18th and 19th Century Exploration
The European exploration of Newfoundland and Labrador continued through the 18th and 19th centuries, often with the assistance of Native peoples. At first, attention concentrated on the coastlines. After the end of the Seven Years' War in 1763, as part of its reorganization of the administration of North America, the British government commissioned accurate surveys of the island of Newfoundland and the Strait of Belle Isle, which were carried out by James Cook and Michael Lane - while at the same time Joseph DesBarres surveyed Nova Scotia, and Samuel Holland, Prince Edward Island. The Labrador coast also came into sharper focus, but maps remained unsatisfactory until the 1860s at the earliest. A considerable amount of information about northern Labrador was collected by Moravian missionaries, who between 1765 and 1812 explored the coast from modern Hopedale into Ungava Bay.
The exploration of the Labrador interior was begun by French traders in the years before 1763. It was continued in the 1830s by employees of the Hudson's Bay Company, who established an overland route between Ungava and Hamilton Inlet. The Labrador interior also attracted adventurers from the United States, such as Leonidas Hubbard, but their contribution was far less significant than that of Albert P. Low, who explored and mapped much the interior during the 1890s for the Geological Survey of Canada. All these European travellers relied on the assistance of indigenous people, whether Inuit, Innu or the Southern Inuit of NunatuKavut, who had hunted and trapped over the interior for centuries.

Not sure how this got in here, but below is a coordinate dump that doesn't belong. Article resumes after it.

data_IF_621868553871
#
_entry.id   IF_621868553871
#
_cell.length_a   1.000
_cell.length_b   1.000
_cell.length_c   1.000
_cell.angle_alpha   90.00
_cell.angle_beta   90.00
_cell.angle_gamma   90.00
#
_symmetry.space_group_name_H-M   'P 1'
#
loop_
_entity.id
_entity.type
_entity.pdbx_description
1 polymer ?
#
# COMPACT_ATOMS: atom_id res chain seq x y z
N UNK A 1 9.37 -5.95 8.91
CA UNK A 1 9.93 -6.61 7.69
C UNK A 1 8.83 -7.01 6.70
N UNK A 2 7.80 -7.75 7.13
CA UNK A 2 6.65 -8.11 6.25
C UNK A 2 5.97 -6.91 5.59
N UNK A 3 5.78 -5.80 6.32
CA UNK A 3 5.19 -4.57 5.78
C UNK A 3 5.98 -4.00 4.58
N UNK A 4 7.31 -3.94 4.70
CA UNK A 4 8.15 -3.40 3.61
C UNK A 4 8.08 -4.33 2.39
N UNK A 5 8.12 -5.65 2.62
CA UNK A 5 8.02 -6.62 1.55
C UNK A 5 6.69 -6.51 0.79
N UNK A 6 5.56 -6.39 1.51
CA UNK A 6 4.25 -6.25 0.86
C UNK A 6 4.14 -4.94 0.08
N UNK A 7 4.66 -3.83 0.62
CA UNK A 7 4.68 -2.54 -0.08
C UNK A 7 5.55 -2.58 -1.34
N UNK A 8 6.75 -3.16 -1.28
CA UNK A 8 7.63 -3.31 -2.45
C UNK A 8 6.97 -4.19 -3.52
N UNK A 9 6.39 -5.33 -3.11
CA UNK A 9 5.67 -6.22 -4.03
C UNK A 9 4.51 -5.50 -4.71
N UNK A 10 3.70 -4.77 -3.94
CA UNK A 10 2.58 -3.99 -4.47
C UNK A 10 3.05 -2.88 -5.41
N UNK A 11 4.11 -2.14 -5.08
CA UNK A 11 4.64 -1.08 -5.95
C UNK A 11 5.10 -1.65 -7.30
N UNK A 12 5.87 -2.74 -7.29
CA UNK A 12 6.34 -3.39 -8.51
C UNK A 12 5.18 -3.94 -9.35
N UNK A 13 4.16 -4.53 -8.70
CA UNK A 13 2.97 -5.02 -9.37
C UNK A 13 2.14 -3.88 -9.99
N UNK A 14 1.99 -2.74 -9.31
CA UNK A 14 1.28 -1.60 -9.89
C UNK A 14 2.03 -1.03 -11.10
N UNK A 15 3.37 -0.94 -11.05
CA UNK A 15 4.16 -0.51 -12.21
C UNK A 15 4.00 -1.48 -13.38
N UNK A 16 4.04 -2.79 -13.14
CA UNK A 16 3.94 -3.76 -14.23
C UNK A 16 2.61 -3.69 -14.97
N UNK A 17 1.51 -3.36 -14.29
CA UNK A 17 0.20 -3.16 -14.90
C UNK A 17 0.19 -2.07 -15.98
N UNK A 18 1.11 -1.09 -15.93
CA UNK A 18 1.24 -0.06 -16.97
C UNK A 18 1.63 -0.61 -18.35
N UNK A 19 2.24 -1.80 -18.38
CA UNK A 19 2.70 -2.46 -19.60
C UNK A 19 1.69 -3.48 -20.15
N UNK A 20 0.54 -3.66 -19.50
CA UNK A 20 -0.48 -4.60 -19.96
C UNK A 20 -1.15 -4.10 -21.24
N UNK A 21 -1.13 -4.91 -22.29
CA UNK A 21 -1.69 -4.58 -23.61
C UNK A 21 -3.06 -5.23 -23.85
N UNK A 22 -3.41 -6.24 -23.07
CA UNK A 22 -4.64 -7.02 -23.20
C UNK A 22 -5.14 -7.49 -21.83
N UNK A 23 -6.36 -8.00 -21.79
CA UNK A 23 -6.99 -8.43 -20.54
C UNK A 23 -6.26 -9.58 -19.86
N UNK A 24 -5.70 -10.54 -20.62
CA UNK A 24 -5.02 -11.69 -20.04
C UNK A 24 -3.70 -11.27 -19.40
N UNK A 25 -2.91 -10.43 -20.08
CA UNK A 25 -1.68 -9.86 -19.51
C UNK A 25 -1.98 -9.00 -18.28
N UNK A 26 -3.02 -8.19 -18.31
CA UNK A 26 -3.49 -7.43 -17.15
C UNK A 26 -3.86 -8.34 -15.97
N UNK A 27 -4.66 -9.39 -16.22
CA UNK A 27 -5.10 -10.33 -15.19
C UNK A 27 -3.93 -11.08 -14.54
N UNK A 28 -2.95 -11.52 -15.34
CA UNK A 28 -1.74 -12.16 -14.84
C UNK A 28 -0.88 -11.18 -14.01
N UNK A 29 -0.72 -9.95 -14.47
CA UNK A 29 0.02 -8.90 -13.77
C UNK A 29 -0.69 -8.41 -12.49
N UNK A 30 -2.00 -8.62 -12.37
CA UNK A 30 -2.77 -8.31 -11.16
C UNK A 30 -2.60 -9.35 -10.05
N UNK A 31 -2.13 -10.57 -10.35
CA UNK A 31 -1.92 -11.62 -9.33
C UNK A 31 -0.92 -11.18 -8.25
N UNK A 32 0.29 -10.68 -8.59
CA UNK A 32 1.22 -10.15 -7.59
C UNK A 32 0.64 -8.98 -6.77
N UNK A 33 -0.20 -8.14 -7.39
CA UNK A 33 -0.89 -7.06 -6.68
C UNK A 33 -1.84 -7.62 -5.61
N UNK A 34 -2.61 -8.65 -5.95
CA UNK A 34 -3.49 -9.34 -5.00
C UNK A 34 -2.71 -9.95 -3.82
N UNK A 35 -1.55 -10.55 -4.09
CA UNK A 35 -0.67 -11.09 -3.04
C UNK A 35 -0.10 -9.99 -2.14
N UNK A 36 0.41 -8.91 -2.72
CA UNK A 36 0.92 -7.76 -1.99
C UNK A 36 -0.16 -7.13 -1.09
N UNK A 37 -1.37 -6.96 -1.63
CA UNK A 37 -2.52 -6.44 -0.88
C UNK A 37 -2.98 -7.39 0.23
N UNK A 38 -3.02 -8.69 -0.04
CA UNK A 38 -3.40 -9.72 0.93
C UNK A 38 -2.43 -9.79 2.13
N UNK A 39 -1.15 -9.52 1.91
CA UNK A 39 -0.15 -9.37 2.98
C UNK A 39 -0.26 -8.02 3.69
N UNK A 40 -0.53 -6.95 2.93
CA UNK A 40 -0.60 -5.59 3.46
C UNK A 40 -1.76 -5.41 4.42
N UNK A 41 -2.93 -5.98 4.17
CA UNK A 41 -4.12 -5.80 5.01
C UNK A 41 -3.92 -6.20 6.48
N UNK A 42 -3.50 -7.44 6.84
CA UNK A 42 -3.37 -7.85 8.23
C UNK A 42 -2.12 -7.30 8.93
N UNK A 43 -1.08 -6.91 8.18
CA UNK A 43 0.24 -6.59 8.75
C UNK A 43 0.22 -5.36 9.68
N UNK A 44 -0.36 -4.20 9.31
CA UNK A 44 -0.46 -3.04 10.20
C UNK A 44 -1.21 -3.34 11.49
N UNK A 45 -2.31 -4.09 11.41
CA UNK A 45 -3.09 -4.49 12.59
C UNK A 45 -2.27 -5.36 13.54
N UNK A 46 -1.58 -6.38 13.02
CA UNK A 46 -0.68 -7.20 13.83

Because the island of Newfoundland was regarded as a fishery only, its interior was terra incognita to Europeans until the later 18th century, when Cook explored the Humber River, and James Cartwright the Exploits and Red Indian Lake area. In 1822, William Cormack made the first known traverse of the island by a European. These were no more than initial probes. In due course the main features of the interior were established by geological surveyors, mainly after 1864, and to a lesser extent by surveyors laying out lines for telegraphs and railways. Alexander Murray and James Howley of the Newfoundland Geological Survey made the most significant contributions to this process.
By the early 20th century, both the Island and Labrador had been explored, and mapped with reasonable accuracy. Geological, cartographic and other surveys have continued ever since, building up an increasingly detailed portrait of the province. The major new exploration frontier has been offshore: the delineation of the seabed and its hydrocarbon potential, and the attempt to understand the biology of marine ecosystems.